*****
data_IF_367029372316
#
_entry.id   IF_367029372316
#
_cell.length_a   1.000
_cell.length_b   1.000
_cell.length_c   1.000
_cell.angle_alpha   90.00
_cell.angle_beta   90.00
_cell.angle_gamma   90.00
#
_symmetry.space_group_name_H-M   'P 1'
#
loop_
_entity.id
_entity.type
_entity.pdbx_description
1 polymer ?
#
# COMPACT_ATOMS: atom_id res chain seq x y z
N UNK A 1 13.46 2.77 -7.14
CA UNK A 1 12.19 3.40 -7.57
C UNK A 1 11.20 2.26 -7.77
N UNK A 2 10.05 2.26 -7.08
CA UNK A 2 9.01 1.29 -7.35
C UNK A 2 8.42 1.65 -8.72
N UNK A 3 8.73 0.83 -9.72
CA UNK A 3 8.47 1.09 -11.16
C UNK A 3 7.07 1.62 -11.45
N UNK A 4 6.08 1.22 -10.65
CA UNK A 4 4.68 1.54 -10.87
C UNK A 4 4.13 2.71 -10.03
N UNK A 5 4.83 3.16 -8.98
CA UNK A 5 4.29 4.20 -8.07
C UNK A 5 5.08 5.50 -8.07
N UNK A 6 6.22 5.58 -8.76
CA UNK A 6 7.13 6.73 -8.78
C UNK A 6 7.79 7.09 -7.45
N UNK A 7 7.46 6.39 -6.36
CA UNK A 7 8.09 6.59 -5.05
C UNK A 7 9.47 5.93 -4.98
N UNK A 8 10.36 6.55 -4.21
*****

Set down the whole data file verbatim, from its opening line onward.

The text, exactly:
data_IF_367029372316
#
_entry.id   IF_367029372316
#
_cell.length_a   1.000
_cell.length_b   1.000
_cell.length_c   1.000
_cell.angle_alpha   90.00
_cell.angle_beta   90.00
_cell.angle_gamma   90.00
#
_symmetry.space_group_name_H-M   'P 1'
#
loop_
_entity.id
_entity.type
_entity.pdbx_description
1 polymer ?
#
# COMPACT_ATOMS: atom_id res chain seq x y z
N UNK A 1 13.46 2.77 -7.14
CA UNK A 1 12.19 3.40 -7.57
C UNK A 1 11.20 2.26 -7.77
N UNK A 2 10.05 2.26 -7.08
CA UNK A 2 9.01 1.29 -7.35
C UNK A 2 8.42 1.65 -8.72
N UNK A 3 8.73 0.83 -9.72
CA UNK A 3 8.47 1.09 -11.16
C UNK A 3 7.07 1.62 -11.45
N UNK A 4 6.08 1.22 -10.65
CA UNK A 4 4.68 1.54 -10.87
C UNK A 4 4.13 2.71 -10.03
N UNK A 5 4.83 3.16 -8.98
CA UNK A 5 4.29 4.20 -8.07
C UNK A 5 5.08 5.50 -8.07
N UNK A 6 6.22 5.58 -8.76
CA UNK A 6 7.13 6.73 -8.78
C UNK A 6 7.79 7.09 -7.45
N UNK A 7 7.46 6.39 -6.36
CA UNK A 7 8.09 6.59 -5.05
C UNK A 7 9.47 5.93 -4.98
N UNK A 8 10.36 6.55 -4.21